Why the Miss Earth pageant remains relevant

This is an update to a 2014 article posted by Miss_Twix, one of Missosolology forum’s resident pageant enthusiasts.
OVER THE last couple of years, the Miss Earth pageant has received a lot of flak from both pageant observers and non-pageant fanatics. Naysayers claim is just a low-budget pageant that focuses only on environmental projects within its home country, the Philippines. For critics, it is marred by favoritism, biases toward certain countries among other allegations.
A lot has been thrown at the 18-year-old pageant especially after the Philippines won again last year. However, did people ever think of the positive sides of this competition? More than these criticisms and allegations, Miss Earth actually has a lot to offer and has many aspects that makes it relevant today.

1. Miss Earth’s timely advocacy

While watching pageants, people usually just focus on the beautiful ladies, their bodies, their gowns, the grandiose stage in the finals night. But how about the pageant’s advocacy? Miss Earth was introduced to pageant fans in 2001 with one goal: promoting environmental awareness.
As the rise in new technologies continued to threaten the environment, this pageant came and advocated care for our Mother Earth. Beauty contest became an avenue to tell people that our efforts in preserving our environment should be doubled. This is manifested through Miss Earth’s school tours, and each of the national pageant’s eco projects.

2. Miss Earth’s unique concept

Miss Earth also has unique concepts that differentiates it from the other major international beauty pageants.
Miss Earth contest used the 4 classical elements: Earth, Air, Water and Fire to be used as titles for its winners and runners-up. It is the only pageant that uses distinctive elemental titles for each winners.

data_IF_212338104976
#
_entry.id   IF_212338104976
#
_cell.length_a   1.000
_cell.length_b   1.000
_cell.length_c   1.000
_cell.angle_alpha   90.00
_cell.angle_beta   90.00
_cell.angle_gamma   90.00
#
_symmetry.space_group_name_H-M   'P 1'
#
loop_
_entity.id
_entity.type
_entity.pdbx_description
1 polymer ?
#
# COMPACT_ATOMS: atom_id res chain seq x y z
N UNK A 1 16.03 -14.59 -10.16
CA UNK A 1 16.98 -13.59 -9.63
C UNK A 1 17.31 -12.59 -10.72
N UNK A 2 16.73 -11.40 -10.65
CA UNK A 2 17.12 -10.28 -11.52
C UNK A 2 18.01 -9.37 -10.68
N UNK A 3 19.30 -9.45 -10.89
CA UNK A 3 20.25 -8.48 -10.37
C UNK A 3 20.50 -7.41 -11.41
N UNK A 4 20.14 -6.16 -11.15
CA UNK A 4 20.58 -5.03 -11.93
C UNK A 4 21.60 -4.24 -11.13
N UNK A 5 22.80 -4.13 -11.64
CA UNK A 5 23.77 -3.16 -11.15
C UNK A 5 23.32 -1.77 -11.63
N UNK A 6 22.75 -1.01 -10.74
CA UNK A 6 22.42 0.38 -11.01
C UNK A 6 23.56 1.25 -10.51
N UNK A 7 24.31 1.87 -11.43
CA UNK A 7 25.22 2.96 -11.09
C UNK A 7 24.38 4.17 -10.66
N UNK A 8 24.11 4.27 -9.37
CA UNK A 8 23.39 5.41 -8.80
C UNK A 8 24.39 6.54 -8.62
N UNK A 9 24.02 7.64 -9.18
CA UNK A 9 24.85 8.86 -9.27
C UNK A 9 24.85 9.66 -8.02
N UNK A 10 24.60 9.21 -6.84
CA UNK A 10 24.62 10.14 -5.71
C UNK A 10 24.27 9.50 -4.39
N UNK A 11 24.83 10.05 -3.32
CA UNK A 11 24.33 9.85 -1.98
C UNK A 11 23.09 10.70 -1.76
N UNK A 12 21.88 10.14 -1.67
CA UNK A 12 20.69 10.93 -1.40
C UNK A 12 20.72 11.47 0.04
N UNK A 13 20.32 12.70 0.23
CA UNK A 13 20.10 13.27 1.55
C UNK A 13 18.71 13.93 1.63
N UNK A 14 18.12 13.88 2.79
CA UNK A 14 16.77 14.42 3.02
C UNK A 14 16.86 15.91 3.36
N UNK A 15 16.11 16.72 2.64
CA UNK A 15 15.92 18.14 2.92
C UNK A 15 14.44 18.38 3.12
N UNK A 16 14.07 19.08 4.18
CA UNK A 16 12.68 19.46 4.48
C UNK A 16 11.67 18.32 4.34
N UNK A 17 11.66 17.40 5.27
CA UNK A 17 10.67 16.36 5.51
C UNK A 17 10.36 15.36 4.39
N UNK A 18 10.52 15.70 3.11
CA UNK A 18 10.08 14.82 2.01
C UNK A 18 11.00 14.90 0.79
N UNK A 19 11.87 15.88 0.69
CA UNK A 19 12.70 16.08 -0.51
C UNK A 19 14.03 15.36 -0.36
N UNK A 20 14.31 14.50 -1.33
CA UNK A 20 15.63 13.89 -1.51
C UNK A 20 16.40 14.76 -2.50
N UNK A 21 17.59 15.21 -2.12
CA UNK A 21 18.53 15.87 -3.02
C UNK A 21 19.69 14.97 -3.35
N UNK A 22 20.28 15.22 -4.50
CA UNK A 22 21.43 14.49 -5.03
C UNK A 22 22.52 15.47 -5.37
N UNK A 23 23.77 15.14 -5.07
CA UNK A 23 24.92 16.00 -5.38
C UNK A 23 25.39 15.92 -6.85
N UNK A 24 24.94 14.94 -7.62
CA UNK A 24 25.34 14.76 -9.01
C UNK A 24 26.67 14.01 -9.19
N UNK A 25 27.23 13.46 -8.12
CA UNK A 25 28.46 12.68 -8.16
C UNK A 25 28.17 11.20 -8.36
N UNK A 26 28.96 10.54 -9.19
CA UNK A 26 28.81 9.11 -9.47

In line with “environmental awareness”, it is the only pageant that consistently asks questions in its Q&A portion regarding environmental awareness and preservation. This is an effective way to spread its causes as the finals is aired worldwide. Most recently, it introduced the Hashtag round where the delegates are given a word or phrase and asked to elaborate on it.

Last year, it introduced the figure and form pre-judging where candidates were asked to wear veils. “In the pre-judging portion of figure and form, (which is separate from the swimsuit competition, by the way), the transparent veil served a double purpose — first, to place emphasis on the figure and form of the candidate, which was the criteria of focus for that specific portion, and second to introduce the girls with dramatic flair since it was the first in our series of prejudging,” Carousel Productions said in a statement.
Did you know that the Miss Earth crown is made of 100% recycled precious metals? What sets it apart from others is the fact that the gemstones used in the crown were donations from 80+ participating nations of Miss Earth. These are gemstones that each country is known for either as the origin or source, making the crown one of a kind. The flower in the center of the crown represents Mother Nature as inspired by the statement of Ralph Waldo Emerson: “The earth laughs in flowers”.